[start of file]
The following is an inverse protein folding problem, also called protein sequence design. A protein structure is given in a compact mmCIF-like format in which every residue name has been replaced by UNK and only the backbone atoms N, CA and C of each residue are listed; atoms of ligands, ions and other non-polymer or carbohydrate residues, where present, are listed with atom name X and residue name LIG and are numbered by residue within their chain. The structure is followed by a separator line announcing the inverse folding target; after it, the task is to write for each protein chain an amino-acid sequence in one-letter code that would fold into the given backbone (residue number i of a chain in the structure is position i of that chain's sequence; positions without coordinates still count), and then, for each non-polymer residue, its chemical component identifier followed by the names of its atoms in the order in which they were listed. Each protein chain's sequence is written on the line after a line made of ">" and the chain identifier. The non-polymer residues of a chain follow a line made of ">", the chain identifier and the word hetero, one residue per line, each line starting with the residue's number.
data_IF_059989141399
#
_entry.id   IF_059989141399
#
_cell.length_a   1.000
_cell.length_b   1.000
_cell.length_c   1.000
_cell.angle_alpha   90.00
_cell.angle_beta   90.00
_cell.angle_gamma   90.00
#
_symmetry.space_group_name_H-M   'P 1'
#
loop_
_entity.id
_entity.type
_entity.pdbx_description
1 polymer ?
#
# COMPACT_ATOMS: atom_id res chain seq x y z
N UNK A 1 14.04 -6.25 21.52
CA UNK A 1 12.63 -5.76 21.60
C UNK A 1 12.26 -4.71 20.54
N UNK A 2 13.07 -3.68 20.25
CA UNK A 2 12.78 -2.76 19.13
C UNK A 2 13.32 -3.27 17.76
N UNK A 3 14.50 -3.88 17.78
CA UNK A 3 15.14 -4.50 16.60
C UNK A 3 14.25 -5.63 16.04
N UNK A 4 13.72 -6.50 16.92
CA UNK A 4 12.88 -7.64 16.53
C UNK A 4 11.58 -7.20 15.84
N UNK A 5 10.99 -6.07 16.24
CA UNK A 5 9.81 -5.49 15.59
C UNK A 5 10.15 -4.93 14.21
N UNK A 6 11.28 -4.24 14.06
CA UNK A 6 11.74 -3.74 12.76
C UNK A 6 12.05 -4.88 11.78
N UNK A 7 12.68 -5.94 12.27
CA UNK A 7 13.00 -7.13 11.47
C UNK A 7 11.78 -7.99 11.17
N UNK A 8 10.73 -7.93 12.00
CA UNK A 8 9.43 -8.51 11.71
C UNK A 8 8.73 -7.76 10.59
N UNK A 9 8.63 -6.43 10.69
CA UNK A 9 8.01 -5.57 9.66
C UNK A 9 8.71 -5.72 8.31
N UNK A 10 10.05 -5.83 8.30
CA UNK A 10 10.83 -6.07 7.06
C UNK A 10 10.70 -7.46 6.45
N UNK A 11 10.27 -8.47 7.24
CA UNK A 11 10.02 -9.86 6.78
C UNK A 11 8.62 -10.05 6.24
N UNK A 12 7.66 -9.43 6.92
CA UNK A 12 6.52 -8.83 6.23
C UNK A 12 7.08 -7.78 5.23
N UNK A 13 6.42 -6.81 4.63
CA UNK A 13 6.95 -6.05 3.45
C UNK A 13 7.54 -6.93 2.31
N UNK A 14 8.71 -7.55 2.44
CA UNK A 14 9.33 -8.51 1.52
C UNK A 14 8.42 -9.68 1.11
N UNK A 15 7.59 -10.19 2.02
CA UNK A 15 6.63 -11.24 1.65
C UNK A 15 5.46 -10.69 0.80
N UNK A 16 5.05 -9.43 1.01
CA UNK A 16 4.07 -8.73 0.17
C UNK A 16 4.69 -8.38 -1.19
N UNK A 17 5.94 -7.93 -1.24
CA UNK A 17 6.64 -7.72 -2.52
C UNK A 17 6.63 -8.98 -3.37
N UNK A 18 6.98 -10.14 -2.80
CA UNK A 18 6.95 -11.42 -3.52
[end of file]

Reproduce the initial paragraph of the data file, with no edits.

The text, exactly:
The following is an inverse protein folding problem, also called protein sequence design. A protein structure is given in a compact mmCIF-like format in which every residue name has been replaced by UNK and only the backbone atoms N, CA and C of each residue are listed; atoms of ligands, ions and other non-polymer or carbohydrate residues, where present, are listed with atom name X and residue name LIG and are numbered by residue within their chain. The structure is followed by a separator line announcing the inverse folding target; after it, the task is to write for each protein chain an amino-acid sequence in one-letter code that would fold into the given backbone (residue number i of a chain in the structure is position i of that chain's sequence; positions without coordinates still count), and then, for each non-polymer residue, its chemical component identifier followed by the names of its atoms in the order in which they were listed. Each protein chain's sequence is written on the line after a line made of ">" and the chain identifier. The non-polymer residues of a chain follow a line made of ">", the chain identifier and the word hetero, one residue per line, each line starting with the residue's number.